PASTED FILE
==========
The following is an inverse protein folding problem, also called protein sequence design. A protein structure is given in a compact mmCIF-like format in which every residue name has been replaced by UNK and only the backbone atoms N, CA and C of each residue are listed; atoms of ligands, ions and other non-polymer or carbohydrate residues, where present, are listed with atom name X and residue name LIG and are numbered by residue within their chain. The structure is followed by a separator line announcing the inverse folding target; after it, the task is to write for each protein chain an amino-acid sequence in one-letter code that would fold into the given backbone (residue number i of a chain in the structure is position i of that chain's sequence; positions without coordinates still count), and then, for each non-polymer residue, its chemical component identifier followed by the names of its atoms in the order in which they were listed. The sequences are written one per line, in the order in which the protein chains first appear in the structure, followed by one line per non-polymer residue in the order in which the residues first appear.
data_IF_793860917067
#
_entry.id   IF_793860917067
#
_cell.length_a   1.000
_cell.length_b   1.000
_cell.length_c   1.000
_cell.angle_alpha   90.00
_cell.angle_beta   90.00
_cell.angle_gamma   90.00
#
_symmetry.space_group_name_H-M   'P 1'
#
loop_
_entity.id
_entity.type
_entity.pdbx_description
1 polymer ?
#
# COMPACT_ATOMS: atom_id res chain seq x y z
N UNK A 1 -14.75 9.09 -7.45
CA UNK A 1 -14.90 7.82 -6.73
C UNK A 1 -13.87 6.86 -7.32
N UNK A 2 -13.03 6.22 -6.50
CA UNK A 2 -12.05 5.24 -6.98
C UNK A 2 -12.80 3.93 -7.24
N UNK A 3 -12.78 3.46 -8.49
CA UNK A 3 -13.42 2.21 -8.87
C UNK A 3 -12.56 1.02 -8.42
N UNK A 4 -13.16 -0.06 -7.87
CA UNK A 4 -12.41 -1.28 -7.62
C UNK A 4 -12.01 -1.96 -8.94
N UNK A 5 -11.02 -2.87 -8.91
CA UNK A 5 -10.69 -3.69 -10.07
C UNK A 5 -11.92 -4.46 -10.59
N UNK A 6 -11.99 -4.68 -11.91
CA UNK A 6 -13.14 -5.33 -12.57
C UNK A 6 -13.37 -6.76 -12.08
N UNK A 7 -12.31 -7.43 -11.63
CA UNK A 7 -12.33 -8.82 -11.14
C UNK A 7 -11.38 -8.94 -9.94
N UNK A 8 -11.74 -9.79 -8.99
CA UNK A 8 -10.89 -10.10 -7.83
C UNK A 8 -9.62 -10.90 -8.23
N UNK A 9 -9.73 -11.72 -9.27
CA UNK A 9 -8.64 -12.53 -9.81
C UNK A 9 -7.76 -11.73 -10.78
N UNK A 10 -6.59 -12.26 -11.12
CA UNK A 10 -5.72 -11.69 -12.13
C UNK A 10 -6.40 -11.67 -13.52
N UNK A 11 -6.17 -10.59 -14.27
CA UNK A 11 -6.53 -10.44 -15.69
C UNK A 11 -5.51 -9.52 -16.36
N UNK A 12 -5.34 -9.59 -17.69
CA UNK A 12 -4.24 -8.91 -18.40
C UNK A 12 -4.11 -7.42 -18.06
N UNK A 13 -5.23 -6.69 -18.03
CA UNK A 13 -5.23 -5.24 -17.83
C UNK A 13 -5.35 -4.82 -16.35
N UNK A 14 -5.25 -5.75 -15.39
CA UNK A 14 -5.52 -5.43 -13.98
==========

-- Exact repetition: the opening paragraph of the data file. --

The following is an inverse protein folding problem, also called protein sequence design. A protein structure is given in a compact mmCIF-like format in which every residue name has been replaced by UNK and only the backbone atoms N, CA and C of each residue are listed; atoms of ligands, ions and other non-polymer or carbohydrate residues, where present, are listed with atom name X and residue name LIG and are numbered by residue within their chain. The structure is followed by a separator line announcing the inverse folding target; after it, the task is to write for each protein chain an amino-acid sequence in one-letter code that would fold into the given backbone (residue number i of a chain in the structure is position i of that chain's sequence; positions without coordinates still count), and then, for each non-polymer residue, its chemical component identifier followed by the names of its atoms in the order in which they were listed. The sequences are written one per line, in the order in which the protein chains first appear in the structure, followed by one line per non-polymer residue in the order in which the residues first appear.